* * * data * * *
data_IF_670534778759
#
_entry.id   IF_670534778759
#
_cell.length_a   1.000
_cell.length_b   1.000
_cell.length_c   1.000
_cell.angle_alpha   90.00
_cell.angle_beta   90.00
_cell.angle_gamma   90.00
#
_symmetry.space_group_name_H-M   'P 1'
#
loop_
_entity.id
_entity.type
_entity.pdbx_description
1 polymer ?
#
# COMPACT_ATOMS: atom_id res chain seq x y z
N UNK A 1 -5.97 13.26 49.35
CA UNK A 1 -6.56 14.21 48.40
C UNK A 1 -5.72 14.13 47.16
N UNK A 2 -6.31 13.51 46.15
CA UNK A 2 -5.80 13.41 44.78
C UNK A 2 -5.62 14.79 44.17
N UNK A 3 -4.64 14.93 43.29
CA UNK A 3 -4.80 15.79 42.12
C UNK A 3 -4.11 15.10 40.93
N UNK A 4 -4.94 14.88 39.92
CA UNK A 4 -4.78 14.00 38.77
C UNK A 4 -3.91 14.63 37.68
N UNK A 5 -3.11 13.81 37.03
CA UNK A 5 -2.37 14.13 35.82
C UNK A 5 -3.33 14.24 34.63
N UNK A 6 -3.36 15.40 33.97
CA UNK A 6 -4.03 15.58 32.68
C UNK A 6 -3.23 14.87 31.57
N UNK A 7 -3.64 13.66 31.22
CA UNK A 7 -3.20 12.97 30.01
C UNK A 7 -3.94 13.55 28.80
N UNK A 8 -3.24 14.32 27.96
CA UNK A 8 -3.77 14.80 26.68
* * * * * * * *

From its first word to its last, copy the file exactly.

data_IF_670534778759
#
_entry.id   IF_670534778759
#
_cell.length_a   1.000
_cell.length_b   1.000
_cell.length_c   1.000
_cell.angle_alpha   90.00
_cell.angle_beta   90.00
_cell.angle_gamma   90.00
#
_symmetry.space_group_name_H-M   'P 1'
#
loop_
_entity.id
_entity.type
_entity.pdbx_description
1 polymer ?
#
# COMPACT_ATOMS: atom_id res chain seq x y z
N UNK A 1 -5.97 13.26 49.35
CA UNK A 1 -6.56 14.21 48.40
C UNK A 1 -5.72 14.13 47.16
N UNK A 2 -6.31 13.51 46.15
CA UNK A 2 -5.80 13.41 44.78
C UNK A 2 -5.62 14.79 44.17
N UNK A 3 -4.64 14.93 43.29
CA UNK A 3 -4.80 15.79 42.12
C UNK A 3 -4.11 15.10 40.93
N UNK A 4 -4.94 14.88 39.92
CA UNK A 4 -4.78 14.00 38.77
C UNK A 4 -3.91 14.63 37.68
N UNK A 5 -3.11 13.81 37.03
CA UNK A 5 -2.37 14.13 35.82
C UNK A 5 -3.33 14.24 34.63
N UNK A 6 -3.36 15.40 33.97
CA UNK A 6 -4.03 15.58 32.68
C UNK A 6 -3.23 14.87 31.57
N UNK A 7 -3.64 13.66 31.22
CA UNK A 7 -3.20 12.97 30.01
C UNK A 7 -3.94 13.55 28.80
N UNK A 8 -3.24 14.32 27.96
CA UNK A 8 -3.77 14.80 26.68